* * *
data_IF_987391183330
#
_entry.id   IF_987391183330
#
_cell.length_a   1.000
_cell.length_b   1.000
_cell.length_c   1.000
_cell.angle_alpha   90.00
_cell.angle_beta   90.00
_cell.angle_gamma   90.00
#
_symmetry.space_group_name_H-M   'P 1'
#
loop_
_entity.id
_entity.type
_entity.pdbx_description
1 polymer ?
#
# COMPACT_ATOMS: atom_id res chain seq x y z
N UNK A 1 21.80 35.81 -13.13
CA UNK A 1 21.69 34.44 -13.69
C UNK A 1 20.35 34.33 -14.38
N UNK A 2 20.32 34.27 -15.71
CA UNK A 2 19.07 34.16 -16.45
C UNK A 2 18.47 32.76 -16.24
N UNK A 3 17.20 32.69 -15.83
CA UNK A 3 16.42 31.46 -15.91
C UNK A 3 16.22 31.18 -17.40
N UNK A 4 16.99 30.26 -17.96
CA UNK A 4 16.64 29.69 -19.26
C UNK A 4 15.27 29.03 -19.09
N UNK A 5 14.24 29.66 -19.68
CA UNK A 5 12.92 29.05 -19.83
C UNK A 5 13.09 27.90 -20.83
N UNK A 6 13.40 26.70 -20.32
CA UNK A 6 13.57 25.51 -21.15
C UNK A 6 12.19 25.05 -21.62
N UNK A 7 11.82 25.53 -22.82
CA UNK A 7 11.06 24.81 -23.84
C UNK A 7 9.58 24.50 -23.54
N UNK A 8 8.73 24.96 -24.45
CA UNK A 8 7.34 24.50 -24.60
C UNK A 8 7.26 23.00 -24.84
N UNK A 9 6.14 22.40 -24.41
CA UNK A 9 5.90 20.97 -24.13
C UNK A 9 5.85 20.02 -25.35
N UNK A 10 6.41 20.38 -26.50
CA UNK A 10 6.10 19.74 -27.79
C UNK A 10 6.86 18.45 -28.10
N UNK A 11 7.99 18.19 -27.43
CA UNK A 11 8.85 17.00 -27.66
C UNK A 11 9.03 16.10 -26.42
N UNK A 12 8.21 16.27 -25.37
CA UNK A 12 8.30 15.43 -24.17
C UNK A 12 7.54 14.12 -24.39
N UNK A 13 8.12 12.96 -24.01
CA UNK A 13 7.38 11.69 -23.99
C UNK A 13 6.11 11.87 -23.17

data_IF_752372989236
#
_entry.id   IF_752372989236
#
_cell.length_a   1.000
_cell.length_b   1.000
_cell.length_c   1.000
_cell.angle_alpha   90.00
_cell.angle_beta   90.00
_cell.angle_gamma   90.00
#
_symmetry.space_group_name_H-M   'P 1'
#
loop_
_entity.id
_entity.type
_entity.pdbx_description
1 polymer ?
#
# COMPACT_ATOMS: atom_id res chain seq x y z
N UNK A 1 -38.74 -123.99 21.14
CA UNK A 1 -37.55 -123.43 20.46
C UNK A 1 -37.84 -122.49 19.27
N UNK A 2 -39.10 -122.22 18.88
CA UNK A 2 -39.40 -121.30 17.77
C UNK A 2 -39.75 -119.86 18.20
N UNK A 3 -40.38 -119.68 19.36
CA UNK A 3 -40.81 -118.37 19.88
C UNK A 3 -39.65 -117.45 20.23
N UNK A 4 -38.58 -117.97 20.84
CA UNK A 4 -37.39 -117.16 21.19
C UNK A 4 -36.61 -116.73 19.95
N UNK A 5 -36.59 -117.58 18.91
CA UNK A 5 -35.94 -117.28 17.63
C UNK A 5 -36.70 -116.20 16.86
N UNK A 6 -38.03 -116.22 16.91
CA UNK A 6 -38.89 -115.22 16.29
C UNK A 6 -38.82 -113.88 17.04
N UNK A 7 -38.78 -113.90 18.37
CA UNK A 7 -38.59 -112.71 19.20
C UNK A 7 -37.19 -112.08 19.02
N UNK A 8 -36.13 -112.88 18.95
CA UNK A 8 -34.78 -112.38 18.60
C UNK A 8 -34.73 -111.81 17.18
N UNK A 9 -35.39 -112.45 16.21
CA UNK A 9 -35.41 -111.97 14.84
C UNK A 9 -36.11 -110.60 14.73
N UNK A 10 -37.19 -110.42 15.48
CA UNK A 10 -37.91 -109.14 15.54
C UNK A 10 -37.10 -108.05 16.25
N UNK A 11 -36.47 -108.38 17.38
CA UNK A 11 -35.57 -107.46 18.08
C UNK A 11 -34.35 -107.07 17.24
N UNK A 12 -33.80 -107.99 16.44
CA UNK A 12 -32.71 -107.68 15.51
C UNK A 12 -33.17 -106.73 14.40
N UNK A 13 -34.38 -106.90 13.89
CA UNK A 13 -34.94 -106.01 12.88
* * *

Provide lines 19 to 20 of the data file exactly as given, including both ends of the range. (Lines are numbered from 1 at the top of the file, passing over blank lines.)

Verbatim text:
#
# COMPACT_ATOMS: atom_id res chain seq x y z